Alleged cryptocurrency exchange Goxtrade bills itself as a “trusted platform for trading bitcoins,” but its staff page is filled with photos of people pulled seemingly at random from the internet.
The alleged exchange, which claimed to debut in 2017 yet its website is only a little more than a week old, used photos taken from social media profiles and other company websites not associated with the company.
Bizarrely, the alleged exchange didn’t bother to change all of the names of the people whose photos it used.
Amber Baldet, co-founder of Clovyr, a prominent figure in the blockchain community, and listed in Fortune’s 40 Under 40, was one of the people whose name and photos appeared on the site.
“Fraud alert: I am not a developer at Goxtrade and probably their entire business is a lie,” she tweeted Friday.
Goxtrade claims to be an exchange that lets users “receive, send and trade cryptocurrency.” After we created an account and signed in, it’s not clear if the site even works. But the online chat room has hundreds of messages of users trying to trade their cryptocurrencies. The site’s name appears to associate closely with Mt. Gox, a failed cryptocurrency exchange that collapsed after it was hacked. At its 2014 peak, the exchange handled more than 70% of all bitcoin transactions. More than $450 million in bitcoins were stolen in the apparent breach.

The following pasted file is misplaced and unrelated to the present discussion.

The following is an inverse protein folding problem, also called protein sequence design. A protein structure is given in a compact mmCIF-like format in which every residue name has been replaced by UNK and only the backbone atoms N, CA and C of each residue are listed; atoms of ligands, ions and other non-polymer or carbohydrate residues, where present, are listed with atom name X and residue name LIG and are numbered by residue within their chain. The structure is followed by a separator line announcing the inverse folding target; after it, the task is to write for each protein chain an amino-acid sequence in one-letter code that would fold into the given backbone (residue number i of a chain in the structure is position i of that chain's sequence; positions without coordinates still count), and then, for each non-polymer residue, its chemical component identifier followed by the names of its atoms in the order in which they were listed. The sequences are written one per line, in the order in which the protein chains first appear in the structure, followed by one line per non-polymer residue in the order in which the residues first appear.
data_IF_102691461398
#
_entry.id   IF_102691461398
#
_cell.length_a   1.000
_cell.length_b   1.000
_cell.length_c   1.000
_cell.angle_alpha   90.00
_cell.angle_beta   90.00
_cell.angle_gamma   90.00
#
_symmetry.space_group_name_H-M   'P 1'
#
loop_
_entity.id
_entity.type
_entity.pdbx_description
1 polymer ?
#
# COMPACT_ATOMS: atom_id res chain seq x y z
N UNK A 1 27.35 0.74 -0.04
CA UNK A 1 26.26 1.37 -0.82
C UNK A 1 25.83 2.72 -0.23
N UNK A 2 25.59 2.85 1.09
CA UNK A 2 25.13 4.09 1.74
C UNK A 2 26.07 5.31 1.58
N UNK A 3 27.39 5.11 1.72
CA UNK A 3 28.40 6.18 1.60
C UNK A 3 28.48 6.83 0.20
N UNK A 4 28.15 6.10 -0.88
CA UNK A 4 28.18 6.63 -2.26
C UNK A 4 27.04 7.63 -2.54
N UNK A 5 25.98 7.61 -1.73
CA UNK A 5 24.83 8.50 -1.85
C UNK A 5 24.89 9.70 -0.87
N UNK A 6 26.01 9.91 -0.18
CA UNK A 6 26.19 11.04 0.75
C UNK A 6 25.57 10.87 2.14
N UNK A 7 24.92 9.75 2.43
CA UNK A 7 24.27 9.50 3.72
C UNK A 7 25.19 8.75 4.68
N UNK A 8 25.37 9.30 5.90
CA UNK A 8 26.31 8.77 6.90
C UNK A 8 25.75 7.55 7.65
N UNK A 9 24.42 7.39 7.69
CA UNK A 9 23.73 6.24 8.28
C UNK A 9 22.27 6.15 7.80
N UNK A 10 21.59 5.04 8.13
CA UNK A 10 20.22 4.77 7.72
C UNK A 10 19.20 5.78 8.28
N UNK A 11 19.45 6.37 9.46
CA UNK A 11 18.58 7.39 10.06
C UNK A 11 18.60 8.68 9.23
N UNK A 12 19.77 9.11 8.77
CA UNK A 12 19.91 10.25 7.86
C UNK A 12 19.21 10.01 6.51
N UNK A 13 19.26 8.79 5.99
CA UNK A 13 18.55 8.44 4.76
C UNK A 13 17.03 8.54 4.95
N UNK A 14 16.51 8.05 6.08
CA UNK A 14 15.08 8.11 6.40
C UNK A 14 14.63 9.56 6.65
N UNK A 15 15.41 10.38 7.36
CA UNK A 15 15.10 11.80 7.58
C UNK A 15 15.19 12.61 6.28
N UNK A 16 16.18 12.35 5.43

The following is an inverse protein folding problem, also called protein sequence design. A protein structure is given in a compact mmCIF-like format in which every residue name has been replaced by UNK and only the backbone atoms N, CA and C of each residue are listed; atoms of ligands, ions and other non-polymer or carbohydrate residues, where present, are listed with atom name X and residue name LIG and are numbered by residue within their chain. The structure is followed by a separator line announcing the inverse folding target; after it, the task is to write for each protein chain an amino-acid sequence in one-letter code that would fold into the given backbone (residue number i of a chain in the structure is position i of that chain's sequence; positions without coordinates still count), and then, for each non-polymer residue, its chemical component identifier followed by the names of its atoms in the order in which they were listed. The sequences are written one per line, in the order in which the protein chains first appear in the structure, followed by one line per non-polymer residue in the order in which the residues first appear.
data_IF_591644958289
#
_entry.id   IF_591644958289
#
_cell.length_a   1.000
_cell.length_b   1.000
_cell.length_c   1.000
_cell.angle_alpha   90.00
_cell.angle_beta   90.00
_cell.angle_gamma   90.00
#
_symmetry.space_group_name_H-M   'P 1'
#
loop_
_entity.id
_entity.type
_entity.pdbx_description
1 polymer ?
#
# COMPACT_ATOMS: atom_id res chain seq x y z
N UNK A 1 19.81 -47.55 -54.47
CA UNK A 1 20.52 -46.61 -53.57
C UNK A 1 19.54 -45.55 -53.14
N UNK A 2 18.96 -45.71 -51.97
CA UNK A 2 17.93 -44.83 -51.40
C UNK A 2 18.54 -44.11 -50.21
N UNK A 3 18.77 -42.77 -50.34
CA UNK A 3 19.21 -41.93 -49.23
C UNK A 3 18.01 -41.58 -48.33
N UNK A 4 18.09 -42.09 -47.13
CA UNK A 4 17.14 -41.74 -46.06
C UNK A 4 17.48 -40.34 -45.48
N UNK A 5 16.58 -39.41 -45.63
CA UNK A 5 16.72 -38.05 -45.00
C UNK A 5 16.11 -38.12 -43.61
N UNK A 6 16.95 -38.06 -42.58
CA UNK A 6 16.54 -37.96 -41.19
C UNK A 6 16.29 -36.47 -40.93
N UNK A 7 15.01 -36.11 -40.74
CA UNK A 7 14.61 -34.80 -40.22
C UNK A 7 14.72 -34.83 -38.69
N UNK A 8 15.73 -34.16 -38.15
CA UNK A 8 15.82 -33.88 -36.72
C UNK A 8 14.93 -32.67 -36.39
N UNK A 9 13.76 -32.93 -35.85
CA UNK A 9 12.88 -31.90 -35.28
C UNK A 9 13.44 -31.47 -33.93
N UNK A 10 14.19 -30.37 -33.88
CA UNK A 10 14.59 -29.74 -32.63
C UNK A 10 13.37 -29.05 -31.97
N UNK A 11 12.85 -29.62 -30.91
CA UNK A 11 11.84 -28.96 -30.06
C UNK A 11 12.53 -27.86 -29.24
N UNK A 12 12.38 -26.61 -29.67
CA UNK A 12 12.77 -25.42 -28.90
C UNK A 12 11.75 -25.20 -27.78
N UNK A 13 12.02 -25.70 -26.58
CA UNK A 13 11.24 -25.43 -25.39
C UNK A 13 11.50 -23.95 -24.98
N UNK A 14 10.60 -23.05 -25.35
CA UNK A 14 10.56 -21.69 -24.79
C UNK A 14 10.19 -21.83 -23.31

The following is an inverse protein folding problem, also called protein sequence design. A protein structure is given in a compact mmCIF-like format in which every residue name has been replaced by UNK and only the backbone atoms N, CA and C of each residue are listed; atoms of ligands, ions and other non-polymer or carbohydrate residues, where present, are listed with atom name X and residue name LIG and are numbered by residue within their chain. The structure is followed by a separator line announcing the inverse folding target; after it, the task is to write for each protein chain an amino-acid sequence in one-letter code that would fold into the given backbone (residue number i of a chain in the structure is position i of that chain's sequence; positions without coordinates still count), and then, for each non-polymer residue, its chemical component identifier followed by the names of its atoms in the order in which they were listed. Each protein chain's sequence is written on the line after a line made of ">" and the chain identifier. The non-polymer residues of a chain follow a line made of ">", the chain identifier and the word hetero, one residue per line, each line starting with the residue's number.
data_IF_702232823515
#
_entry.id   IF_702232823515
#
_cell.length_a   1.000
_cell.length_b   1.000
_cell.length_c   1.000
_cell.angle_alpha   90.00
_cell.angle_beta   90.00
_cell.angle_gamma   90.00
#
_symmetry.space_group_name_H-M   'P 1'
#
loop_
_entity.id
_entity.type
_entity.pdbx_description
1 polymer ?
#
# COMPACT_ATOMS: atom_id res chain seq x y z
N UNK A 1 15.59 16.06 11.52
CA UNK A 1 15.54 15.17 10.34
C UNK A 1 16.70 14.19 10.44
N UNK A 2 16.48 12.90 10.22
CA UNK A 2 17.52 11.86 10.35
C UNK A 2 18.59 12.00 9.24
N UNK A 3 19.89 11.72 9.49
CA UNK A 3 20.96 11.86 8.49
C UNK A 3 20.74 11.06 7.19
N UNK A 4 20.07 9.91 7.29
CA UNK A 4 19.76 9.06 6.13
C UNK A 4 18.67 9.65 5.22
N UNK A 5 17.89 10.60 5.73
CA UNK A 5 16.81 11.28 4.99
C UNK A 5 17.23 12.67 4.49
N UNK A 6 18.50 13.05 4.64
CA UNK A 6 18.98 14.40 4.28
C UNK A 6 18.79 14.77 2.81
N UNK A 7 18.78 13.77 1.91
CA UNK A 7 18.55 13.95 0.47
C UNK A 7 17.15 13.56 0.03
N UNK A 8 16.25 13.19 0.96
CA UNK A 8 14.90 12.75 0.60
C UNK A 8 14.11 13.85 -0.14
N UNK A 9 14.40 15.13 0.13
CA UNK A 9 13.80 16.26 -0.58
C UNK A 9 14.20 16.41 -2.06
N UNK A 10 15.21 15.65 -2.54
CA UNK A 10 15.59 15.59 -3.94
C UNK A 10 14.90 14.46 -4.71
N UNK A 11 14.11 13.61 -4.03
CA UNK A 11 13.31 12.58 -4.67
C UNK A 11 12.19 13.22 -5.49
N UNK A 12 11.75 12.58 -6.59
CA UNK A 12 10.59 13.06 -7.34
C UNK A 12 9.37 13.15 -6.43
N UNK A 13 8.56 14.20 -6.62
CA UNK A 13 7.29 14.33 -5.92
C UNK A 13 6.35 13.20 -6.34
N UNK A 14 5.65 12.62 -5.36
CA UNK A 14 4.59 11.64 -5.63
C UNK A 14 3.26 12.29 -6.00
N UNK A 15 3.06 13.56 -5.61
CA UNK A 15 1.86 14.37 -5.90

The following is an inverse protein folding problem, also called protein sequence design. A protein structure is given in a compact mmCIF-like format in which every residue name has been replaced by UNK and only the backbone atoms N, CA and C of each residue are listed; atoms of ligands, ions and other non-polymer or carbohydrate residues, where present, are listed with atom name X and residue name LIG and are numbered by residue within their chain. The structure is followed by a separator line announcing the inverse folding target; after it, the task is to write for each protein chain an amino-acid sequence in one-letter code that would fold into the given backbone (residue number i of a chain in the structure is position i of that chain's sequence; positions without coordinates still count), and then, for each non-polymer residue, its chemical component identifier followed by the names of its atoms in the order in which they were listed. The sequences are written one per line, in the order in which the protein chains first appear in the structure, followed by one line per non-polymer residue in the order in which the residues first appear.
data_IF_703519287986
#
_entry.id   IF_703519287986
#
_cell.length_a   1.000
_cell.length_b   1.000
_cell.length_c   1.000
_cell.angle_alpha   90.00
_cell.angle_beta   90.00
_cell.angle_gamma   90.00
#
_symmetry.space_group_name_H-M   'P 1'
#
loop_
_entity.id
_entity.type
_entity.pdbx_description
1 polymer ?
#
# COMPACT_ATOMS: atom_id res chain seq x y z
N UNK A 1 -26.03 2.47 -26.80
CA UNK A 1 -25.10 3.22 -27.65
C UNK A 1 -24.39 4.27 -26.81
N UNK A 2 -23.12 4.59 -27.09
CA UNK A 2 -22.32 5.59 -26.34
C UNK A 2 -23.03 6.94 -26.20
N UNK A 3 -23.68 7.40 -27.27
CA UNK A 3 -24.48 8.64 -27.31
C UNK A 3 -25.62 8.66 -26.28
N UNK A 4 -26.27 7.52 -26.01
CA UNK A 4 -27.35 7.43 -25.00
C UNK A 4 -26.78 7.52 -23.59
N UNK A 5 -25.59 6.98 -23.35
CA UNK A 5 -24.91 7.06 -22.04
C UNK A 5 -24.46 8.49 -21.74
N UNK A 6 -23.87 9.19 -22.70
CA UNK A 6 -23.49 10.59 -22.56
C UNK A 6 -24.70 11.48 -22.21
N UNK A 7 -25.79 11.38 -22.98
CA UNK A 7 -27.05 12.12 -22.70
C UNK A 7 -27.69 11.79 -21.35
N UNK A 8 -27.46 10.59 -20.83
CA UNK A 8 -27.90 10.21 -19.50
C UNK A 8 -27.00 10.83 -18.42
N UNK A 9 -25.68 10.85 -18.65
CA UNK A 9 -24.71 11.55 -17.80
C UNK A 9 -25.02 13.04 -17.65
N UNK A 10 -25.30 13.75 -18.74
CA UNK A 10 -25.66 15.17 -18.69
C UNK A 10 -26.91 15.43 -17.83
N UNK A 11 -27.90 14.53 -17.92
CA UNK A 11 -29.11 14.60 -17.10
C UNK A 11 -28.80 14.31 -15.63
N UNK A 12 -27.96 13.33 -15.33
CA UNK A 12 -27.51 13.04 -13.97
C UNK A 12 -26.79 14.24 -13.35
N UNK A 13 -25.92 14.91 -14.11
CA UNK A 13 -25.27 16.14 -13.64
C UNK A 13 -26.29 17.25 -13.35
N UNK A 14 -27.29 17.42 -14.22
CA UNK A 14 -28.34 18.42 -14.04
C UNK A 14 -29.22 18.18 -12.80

Baldet isn’t the only person wrongly associated with the suspect site.
TechCrunch has confirmed the other photos on the site belong to other people seemingly chosen at random — including a claims specialist in Illinois, a lawyer in Germany and an operations manager in Melbourne.
Another person whose photo was used without permission is Tom Blomfield, chief executive of digital bank Monzo. In a tweet, Blomfield — who was listed on the alleged exchange as “Arnold Blomfield” — said his legal team has filed complaints with the site’s hosts.
But things get weirder than just stolen staff photos.
Goxtrade lists its registered address as Heron Tower, one of the new skyscrapers in London. We checked the listings and there’s no company listed in the building of the same name. There’s also no mention of Goxtrade in the U.K.’s registry of companies and businesses. When we checked its listed registered number per its terms and conditions page, the listing points to an entirely unrelated clothing company in Birmingham that dissolved two years ago.
Later in the day, networking giant Cloudflare, which provides its service, flagged the site as a phishing site.
We reached out to Goxtrade by email prior to publication but did not hear back. When we checked, Goxtrade’s mail records was pointing to an email address run by Yandex, a Russian internet company.
It’s not the first time a cryptocurrency startup has been called into question for using other people’s photos on their staff pages. After raising more than $830,000, Miroskii was caught listing actor Ryan Gosling as one of its graphic designers. Almost every photo later transpired to have been lifted from another source. The company later claimed it was hacked.
Cryptocurrency-related scams are not rare. Many have taken what they’ve raised and gone dark, never to be seen again. We’ve covered a fair number here on TechCrunch, including a massive $660 million scam from 2018.
A fair warning with Goxtrade: all signs seem to point to yet another scam.